4. Leverage of International Trade: While India and China stood at the same position with respect to their initial mistrust of the markets and capitalists, China moved ahead with a different strategy whereas India completely shut itself off from the markets in the initial years (at least for the first four Five Year Plans). During these the famous Mahalanobis model of economic growth was being test fired in India. In spite of having a large domestic market China still focused on international trade. It promoted manufacturing sector by developing production processes so massive that it could produce goods much cheaper than what it would take to produce them in the western countries. This cost advantage boosted Chinese manufacturing sector to begin with. Consequent export market growth paid huge dividends in later decades. For instance China has the world’s largest forex reserves. All this while Indian export market was small and comprised of raw goods primarily.

It may appear that Indian market reform story has been slower than that of China. The point being made here is that the two countries have had a vastly different path to growth from the late 20th century. In comparing them one should be conscious of the paths that these countries have taken. Otherwise the exercise would be unproductive as it is often seen.


On use of safety gear in the Indian Industry (Part 2)

A construction worker wearing an oversized pair of gum boots only because he has an injury on his shin (at a site in PES Engineering College, Electronic City, Bangalore)

A construction worker wearing an oversized pair of gum boots only because he has an injury on his shin (at a site in PES Engineering College, Electronic City, Bangalore)

My interest in  Personal Protective Equipment (PPE) or Safety Gear use in India stems from a business interest that I have. Doing long road trips and train rides do this thing to you – that you  are never short of ideas to pursue. Starting a business in manufacturing PPE for construction and building industry is one such idea from a basket full of it that I carry. The fact that so few workers use it and that manufacturing some smartly designed products in this segment can sure boost the use of PPE and thereby improve occupational safety and health in India. So there! I hit a real issue and make money as well. Now, towards this I began with a small economics project where I explore just why isn’t the industry or government bothered about ensuring PPE use and what are the issues involved.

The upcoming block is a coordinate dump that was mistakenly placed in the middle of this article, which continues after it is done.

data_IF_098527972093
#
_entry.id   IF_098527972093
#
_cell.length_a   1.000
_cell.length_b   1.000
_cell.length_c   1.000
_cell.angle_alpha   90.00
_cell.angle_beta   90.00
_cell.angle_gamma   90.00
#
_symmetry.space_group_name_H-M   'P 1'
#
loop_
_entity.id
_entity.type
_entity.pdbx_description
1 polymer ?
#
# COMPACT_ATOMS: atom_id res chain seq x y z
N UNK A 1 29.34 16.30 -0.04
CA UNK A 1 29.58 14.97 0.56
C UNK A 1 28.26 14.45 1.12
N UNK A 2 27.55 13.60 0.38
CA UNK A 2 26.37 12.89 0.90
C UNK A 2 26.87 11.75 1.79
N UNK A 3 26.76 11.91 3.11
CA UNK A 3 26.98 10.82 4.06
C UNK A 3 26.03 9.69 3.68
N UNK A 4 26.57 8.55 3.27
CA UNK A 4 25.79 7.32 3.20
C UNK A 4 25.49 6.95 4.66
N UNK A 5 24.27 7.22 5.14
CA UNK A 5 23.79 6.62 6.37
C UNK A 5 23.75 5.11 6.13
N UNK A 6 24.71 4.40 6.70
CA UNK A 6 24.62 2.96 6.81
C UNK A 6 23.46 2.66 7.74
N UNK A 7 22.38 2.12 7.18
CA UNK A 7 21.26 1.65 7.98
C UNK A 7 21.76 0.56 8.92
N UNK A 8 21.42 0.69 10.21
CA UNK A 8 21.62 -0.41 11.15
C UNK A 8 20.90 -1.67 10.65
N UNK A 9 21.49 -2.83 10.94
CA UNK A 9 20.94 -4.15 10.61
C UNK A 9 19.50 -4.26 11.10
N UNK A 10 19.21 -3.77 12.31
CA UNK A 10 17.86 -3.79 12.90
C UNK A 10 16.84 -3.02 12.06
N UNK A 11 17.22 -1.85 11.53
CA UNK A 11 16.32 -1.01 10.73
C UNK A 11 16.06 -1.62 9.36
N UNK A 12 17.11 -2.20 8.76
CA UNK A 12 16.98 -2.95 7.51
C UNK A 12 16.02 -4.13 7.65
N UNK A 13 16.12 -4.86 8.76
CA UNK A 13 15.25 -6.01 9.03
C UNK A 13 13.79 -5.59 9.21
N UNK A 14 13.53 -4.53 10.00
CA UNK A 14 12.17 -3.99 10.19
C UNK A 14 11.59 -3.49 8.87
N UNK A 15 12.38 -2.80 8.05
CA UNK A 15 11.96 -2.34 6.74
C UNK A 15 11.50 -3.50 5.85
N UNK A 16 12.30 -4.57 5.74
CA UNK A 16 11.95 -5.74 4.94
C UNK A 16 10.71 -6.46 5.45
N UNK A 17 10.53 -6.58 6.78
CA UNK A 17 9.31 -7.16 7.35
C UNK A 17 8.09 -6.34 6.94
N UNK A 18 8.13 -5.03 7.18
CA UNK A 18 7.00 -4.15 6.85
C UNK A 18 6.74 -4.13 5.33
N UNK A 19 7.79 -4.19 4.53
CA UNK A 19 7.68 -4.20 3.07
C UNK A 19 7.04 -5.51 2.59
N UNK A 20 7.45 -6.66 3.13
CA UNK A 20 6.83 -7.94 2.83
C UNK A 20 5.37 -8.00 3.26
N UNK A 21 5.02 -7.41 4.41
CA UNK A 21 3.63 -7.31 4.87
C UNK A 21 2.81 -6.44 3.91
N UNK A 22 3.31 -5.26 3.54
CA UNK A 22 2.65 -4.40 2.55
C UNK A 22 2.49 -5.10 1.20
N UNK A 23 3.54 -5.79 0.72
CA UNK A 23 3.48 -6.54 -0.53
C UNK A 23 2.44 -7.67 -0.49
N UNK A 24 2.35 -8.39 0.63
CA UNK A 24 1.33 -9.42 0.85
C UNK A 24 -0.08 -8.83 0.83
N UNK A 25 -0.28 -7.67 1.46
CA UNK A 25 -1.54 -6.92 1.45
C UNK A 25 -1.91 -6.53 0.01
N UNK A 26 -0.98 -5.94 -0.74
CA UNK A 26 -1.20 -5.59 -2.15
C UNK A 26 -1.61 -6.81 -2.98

(I have immensely benefited from industry insights and perspectives of Nandakumar Vadakepatth and T V Varadarajan, Senior Sustainability Practitioners at Det Norske Veritas AS (DNV). The paper rests on the understanding drawn from the valuable information shared by them. I am also thankful to P N Narayan (at Wipro), Vikas Kumar and Chiranjib Sen. The earlier discussions on the topic with them have shaped the paper and propelled me to pursue this lesser known area of industry.)